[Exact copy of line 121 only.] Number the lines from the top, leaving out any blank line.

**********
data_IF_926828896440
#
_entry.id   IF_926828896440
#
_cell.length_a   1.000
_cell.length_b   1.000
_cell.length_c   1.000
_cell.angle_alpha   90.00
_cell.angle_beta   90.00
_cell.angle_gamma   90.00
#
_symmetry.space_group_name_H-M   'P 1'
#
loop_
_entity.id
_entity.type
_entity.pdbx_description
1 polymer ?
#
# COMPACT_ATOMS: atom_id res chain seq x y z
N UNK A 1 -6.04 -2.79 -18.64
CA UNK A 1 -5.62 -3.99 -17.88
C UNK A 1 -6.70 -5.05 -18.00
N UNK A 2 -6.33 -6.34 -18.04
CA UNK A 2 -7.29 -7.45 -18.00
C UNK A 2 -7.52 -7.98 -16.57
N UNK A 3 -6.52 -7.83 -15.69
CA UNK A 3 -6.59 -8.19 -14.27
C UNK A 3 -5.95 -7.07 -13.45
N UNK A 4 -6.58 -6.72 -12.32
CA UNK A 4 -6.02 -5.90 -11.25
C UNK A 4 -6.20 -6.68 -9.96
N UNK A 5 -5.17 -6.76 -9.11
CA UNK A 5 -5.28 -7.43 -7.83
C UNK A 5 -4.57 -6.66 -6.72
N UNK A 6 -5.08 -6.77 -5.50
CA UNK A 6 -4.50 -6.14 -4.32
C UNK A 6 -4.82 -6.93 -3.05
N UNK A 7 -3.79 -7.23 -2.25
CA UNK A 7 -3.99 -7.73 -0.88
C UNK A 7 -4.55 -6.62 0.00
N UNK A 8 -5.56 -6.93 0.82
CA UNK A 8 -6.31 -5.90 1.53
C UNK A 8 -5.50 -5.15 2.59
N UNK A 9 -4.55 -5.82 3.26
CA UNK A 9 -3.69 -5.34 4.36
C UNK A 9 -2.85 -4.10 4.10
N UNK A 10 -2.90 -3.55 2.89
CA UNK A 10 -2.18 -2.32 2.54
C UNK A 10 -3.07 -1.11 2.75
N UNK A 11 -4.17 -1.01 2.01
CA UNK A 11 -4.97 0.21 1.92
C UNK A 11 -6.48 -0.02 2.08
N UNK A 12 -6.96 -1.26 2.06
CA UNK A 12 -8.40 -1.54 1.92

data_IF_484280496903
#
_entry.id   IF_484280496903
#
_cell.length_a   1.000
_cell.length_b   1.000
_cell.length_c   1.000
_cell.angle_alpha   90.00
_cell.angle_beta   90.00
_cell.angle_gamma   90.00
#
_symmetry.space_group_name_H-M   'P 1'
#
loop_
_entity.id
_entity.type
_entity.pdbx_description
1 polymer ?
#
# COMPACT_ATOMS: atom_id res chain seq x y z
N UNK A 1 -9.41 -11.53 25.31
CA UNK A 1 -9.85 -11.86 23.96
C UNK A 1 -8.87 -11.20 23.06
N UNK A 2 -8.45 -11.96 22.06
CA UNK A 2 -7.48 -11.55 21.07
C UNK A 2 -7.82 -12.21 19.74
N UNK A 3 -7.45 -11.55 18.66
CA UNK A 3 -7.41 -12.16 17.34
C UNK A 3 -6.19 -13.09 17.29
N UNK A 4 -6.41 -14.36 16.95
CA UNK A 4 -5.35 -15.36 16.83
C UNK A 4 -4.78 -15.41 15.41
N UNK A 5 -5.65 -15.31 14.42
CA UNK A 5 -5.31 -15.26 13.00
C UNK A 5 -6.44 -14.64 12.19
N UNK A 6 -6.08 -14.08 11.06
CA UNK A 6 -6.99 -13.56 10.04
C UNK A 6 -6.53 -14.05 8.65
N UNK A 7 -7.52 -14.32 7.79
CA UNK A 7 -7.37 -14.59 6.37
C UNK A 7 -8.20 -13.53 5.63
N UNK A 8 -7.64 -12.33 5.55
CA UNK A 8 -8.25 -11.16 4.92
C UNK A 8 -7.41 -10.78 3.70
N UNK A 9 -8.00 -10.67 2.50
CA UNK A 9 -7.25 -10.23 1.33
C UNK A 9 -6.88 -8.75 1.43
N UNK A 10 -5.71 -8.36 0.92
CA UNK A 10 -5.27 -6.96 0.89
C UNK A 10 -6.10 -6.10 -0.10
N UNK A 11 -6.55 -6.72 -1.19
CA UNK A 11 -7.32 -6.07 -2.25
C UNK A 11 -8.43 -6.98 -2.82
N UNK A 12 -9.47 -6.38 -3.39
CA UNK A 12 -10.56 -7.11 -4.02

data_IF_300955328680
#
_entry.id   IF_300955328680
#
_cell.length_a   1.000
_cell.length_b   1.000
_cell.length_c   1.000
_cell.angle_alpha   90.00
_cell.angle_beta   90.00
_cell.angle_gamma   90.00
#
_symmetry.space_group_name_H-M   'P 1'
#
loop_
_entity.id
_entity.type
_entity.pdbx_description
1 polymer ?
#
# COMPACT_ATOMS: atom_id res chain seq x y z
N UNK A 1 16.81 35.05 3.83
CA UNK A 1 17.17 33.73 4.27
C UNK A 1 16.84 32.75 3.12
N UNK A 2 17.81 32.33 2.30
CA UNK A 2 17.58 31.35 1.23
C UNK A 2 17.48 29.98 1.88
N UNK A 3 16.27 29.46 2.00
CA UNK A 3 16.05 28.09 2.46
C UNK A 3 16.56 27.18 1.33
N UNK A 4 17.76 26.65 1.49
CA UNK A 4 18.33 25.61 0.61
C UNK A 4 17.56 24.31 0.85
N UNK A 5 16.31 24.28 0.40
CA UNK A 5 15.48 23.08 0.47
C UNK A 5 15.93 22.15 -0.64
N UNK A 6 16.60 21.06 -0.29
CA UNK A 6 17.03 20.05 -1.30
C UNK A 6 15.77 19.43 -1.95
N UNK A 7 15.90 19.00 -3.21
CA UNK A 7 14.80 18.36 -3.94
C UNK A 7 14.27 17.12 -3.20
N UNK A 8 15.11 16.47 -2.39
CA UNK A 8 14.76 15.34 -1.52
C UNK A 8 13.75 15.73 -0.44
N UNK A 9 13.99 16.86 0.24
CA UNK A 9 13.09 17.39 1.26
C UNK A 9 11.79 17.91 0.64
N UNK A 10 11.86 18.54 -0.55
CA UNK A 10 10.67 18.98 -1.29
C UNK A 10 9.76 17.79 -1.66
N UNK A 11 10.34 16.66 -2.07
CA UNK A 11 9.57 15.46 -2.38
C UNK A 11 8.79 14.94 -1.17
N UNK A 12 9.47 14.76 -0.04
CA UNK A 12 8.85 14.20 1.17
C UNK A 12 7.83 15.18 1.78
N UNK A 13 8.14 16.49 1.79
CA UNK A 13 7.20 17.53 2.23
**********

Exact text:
#